4th June 2000
Working-out at work?
Many of us now spend hours a day working at a computer keyboard, and often suffer the consequences. Answer these questions to find out how you can help your body cope.
The extent to which computers have taken over in the office, has brought with it a host of often invisible problems. While many of us have a positive attitude to our computers, because they save so much time and make tasks so much easier, they dictate a work-style which is definitely unhelpful to the human body. So many of us come in to work, sit down at our desks and stay there for the rest of the day. If this sounds like you, it is time you put some movement back into your office life.
The human body was designed to move, and we spend too much time sitting at our desks and not enough time moving around. Staying in your comfortable office chair for hours on end, in the same position, leads to your muscles getting stiff, and to increased fatigue and lowered productivity.
To get your blood flowing again and your muscles stretched, there are a few exercises that will help you feel refreshed and invigorated. You should try these at least once in the morning and again in the afternoon, and you should get up from your desk and stretch your legs at least once every hour.
1. How many hours a day do you use a computer at work ?
a. at least ten
b. around five
c. about an hour, sometimes not at all
2. Do you also use a PC at home?
a. not very often
b. yes, regularly each evening
c. occasionally for an hour or so
3. Do you have good equipment at work?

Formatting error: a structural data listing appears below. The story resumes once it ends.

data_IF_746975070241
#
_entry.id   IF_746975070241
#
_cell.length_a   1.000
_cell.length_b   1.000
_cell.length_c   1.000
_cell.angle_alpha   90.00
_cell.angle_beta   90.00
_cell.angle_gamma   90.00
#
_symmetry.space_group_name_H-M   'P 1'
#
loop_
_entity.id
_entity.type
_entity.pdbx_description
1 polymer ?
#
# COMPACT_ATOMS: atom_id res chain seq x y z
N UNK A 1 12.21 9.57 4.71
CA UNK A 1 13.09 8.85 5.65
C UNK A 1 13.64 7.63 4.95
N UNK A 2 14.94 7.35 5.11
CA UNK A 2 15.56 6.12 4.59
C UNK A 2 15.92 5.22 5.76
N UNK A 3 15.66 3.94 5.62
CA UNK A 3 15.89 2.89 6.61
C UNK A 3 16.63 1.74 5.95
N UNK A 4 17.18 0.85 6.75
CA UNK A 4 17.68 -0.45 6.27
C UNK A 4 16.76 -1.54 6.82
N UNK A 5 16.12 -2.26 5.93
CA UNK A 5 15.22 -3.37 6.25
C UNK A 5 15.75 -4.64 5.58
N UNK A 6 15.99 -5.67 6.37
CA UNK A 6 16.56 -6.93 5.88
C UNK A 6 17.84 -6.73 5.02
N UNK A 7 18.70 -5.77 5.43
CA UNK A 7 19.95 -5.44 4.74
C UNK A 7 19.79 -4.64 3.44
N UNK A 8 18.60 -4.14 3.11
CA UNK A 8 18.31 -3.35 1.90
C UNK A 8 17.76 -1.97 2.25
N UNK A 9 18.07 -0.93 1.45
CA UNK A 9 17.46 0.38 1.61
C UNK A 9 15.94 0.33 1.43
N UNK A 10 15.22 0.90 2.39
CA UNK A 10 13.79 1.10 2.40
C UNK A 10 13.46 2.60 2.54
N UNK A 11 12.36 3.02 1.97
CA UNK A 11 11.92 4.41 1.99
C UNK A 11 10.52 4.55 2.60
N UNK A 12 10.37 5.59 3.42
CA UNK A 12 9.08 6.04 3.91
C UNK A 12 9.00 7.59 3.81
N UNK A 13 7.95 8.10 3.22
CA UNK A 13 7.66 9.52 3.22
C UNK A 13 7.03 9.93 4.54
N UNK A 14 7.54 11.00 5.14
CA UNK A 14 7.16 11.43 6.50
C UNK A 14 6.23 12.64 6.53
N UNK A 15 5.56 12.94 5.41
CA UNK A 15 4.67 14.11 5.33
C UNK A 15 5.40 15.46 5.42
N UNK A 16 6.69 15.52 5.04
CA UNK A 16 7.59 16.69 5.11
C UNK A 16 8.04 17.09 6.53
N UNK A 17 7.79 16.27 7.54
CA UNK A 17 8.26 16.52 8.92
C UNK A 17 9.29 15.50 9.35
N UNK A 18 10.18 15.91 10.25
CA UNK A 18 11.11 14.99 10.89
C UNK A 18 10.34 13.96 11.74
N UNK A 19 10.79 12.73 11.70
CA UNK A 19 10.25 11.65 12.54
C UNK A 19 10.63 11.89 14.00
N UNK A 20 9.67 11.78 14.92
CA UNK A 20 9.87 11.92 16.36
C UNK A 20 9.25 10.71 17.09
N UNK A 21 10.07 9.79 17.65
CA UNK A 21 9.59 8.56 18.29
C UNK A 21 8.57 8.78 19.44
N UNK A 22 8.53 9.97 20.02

a. no, the working conditions are cramped and unsatisfactory
b. yes, our needs and requests are taken seriously
c. reasonable, with some problems
4. Have you suffered from problems related to unsuitable equipment?
a. yes, I get terrible back ache
b. sometimes my shoulders hurt
c. no, I don't sit at a computer long enough
5. Do you take regular breaks ?
a. yes, I get up every half an hour, and go for a walk every hour or so
b. no, I like to get as much done as possible in one session
c. when I feel stiff I stand up for a couple of minutes
6. Do you do exercises to combat fatigue and stiffness?
a. no, I would feel silly
b. yes, I do a few simple stretching exercises regularly
c. occasionally, if I feel really stiff
7. Do you exercise outside the office?
a. yes, I walk to work and play sports every evening
b. no, I like to sit and rest when I get home
c. most weekends I do some gardening
8. Have you experimented with different equipment?
a. no, we can't change anything at work
b. yes, a new chair completely cured my back problems
c. the new keyboard I tried didn't make much difference
9. What do you think would help reduce your fatigue?
a. having the problems taken seriously at work
b. taking more frequent breaks
c. using the computer less
10. How do you feel at the end of a working day?
a. stiff, aching and exhausted
b. rather tired and in need of some exercise
c. fairly tired but not stiff or fatigued
66-100 : You sound as though you are well aware of the hazards of working long hours at a computer. You make sure that your equipment is suitable for your needs, and you take regular breaks from sitting and typing. You are sensible about doing simple exercises to combat stiffness and fatigue, and you make sure you take exercise outside work to counteract the effects of sedentary, concentrated work.
35-65: Like many people today, you have to spend increasingly long hours sitting at a computer keyboard, and you are aware of the problems this can bring. However, because you feel a little diffident about asking for improved equipment, and are self conscious about taking exercise in public, you are probably suffering from some of the stress-related injuries that can result from overuse of certain parts of the body. You need to take this seriously, or it could lead to permanent problems.
0-34: You are really asking for trouble if you carry on overtaxing your body in this way. You definitely need to get moving, both in and out of the office, and to find ways to decrease the strain you are putting on your hands, back, shoulders and neck. No job is worth ruining your health for.
Ask others in the office if they have problems, and try approaching management for help as a group. It is in your company's interests to help you avoid permanent injury.
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